Make sense?
When you are a Bear of Very Little Brain, and you Think of Things, you find sometimes that a Thing which seemed very Thingish inside you is quite different when it gets out into the open and has other people looking at it.
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Re: Does God really sound like that?

Post by JamesFrench » Thu Sep 20, 2018 11:40 pm

The holy spirit (gift of God) communicates to humans in the various means of revelation, tongues with interpretation and prophesy, dreams and visions.
But as you can see in the written word, different prophets, though all moved by the holy spirit, speak according to their manner and vocabulary, education.
Amos was a herder if I remember correctly, not educated like Paul the Apostle.

If one reads the KJV a lot, it becomes part of your vocabulary, old ways of speaking, which can be expressed in interpretations or prophecies. On the other hand some could be moved to speak in a more modern sounding manner, or even with local Southern or local expressions such as "I hollered and hollered, yet you would not listen," for example.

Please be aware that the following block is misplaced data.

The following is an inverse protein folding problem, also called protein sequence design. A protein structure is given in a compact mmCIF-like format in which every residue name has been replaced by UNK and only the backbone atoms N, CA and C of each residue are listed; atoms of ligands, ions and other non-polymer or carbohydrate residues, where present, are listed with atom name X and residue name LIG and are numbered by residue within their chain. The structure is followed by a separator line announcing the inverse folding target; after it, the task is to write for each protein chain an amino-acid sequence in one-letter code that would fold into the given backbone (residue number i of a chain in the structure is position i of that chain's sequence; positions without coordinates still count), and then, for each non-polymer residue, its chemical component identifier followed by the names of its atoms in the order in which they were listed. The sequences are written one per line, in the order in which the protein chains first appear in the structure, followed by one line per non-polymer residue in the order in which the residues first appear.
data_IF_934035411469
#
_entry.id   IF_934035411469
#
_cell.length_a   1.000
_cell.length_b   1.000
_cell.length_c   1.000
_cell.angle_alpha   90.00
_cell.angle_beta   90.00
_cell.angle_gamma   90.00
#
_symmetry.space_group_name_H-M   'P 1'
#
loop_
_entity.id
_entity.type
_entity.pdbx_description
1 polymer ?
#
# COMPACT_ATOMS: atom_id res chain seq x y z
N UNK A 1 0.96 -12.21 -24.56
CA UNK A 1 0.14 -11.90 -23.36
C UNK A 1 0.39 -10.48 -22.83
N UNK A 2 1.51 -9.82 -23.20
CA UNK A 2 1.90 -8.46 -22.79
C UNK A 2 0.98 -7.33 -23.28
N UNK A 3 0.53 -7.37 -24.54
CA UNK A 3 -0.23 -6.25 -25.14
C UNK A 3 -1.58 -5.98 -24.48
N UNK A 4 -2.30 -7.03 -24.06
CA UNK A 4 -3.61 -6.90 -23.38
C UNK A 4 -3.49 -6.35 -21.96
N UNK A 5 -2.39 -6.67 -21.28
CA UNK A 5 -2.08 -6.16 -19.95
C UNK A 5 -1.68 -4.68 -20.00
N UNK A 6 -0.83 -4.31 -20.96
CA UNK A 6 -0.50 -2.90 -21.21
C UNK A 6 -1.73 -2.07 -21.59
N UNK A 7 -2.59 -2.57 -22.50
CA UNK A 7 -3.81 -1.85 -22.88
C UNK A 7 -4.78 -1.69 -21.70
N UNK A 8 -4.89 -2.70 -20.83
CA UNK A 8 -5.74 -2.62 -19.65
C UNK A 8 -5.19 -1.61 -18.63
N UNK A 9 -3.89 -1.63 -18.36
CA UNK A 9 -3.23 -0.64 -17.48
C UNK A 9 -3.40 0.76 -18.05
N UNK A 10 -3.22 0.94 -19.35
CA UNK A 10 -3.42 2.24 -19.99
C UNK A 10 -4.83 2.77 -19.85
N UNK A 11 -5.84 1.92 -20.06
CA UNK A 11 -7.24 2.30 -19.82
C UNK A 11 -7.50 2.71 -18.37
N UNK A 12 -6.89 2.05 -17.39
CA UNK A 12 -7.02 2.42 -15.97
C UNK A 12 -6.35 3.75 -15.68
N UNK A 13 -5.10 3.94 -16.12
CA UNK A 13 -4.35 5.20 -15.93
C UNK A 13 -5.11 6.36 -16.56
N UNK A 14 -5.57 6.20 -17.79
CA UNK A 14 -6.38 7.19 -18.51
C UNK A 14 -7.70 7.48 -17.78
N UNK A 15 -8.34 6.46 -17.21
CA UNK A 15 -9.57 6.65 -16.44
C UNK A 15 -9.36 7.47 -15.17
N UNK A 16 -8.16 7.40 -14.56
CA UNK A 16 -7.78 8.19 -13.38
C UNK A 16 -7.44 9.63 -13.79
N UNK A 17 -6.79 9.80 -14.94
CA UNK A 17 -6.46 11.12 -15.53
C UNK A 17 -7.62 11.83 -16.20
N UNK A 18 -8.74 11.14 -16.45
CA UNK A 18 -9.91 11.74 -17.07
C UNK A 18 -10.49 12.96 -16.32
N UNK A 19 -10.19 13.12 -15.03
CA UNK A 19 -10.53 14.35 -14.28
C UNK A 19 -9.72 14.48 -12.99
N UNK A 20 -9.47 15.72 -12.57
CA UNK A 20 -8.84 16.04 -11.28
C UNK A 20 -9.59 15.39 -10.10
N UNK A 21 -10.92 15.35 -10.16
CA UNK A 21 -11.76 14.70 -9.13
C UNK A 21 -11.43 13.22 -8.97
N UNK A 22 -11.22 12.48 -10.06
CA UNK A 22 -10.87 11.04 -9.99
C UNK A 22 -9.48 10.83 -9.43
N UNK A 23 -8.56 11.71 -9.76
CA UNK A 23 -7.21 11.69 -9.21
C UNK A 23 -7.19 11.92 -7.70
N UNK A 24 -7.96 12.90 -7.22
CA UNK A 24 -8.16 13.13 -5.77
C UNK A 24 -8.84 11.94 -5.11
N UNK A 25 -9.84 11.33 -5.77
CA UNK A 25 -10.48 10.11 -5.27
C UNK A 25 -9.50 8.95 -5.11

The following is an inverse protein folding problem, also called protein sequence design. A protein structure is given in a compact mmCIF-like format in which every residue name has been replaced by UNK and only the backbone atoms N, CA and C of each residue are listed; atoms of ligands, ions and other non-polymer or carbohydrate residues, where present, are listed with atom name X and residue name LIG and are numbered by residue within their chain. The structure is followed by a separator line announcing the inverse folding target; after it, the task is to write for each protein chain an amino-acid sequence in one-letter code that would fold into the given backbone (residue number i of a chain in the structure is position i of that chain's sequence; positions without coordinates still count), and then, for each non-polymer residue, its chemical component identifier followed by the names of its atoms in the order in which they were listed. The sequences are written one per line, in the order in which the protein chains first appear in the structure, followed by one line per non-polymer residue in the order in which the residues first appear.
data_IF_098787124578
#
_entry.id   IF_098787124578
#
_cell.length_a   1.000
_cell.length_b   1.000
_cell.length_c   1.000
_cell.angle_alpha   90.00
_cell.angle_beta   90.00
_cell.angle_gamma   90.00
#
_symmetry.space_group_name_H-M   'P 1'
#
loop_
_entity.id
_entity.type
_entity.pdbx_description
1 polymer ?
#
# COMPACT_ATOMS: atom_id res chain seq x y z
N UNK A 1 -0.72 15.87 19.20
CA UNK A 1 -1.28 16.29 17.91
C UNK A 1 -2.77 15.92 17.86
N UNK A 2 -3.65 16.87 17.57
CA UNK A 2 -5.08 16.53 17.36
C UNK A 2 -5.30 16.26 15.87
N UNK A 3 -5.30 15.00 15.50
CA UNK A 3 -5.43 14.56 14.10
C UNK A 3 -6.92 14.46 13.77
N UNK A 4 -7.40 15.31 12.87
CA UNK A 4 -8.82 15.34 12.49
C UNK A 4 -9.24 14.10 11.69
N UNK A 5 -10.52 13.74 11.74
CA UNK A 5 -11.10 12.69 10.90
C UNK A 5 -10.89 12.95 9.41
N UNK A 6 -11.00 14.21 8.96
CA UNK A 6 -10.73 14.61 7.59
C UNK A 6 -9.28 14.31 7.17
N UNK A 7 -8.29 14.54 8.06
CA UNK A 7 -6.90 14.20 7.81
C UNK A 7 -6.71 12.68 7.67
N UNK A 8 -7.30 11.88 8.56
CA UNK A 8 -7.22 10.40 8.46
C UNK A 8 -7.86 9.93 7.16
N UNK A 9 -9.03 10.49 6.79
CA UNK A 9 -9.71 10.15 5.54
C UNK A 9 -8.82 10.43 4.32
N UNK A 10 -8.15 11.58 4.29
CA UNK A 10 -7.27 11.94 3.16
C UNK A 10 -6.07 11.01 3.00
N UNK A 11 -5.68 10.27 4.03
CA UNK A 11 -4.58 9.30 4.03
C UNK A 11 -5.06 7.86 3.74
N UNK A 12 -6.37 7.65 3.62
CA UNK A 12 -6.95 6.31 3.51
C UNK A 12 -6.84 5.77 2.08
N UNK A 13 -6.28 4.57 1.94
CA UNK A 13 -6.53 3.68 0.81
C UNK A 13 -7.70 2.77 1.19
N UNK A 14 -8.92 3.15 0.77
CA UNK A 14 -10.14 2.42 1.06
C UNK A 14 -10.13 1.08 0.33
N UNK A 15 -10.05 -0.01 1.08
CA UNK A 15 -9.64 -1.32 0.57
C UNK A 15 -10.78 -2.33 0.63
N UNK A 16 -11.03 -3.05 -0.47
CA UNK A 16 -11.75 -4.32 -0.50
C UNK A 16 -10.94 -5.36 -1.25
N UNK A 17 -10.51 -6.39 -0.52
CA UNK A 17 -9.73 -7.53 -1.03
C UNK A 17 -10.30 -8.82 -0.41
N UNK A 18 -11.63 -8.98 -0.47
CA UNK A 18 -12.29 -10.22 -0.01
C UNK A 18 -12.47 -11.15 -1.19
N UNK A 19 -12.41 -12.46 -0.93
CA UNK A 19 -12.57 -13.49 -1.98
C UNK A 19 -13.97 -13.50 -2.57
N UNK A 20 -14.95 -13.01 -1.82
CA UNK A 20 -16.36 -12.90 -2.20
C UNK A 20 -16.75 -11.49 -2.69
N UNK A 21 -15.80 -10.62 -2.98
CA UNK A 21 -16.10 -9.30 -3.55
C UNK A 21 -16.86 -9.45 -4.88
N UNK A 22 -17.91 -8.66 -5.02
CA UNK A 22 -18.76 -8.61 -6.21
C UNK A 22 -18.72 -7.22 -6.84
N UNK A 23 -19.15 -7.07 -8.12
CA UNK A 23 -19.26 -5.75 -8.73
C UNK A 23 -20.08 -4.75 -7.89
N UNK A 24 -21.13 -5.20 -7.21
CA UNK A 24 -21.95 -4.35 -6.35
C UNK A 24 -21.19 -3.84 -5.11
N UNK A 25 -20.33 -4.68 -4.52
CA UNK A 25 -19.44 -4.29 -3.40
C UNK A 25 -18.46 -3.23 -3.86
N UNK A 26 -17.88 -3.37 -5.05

The holy spirit often speaks through the vocabulary and manner of the person. If someone speaks slowly, they might bring a message spoken slowly, etc.
God communicates in a manner that the person can receive it, though sometimes it can be mysterious and takes time to interpret the meaning, as in visual revelation. What does it have to do with the situation etc. In Old Testament dreams were interpreted such as Daniel the prophet etc. God can still communicate in dreams.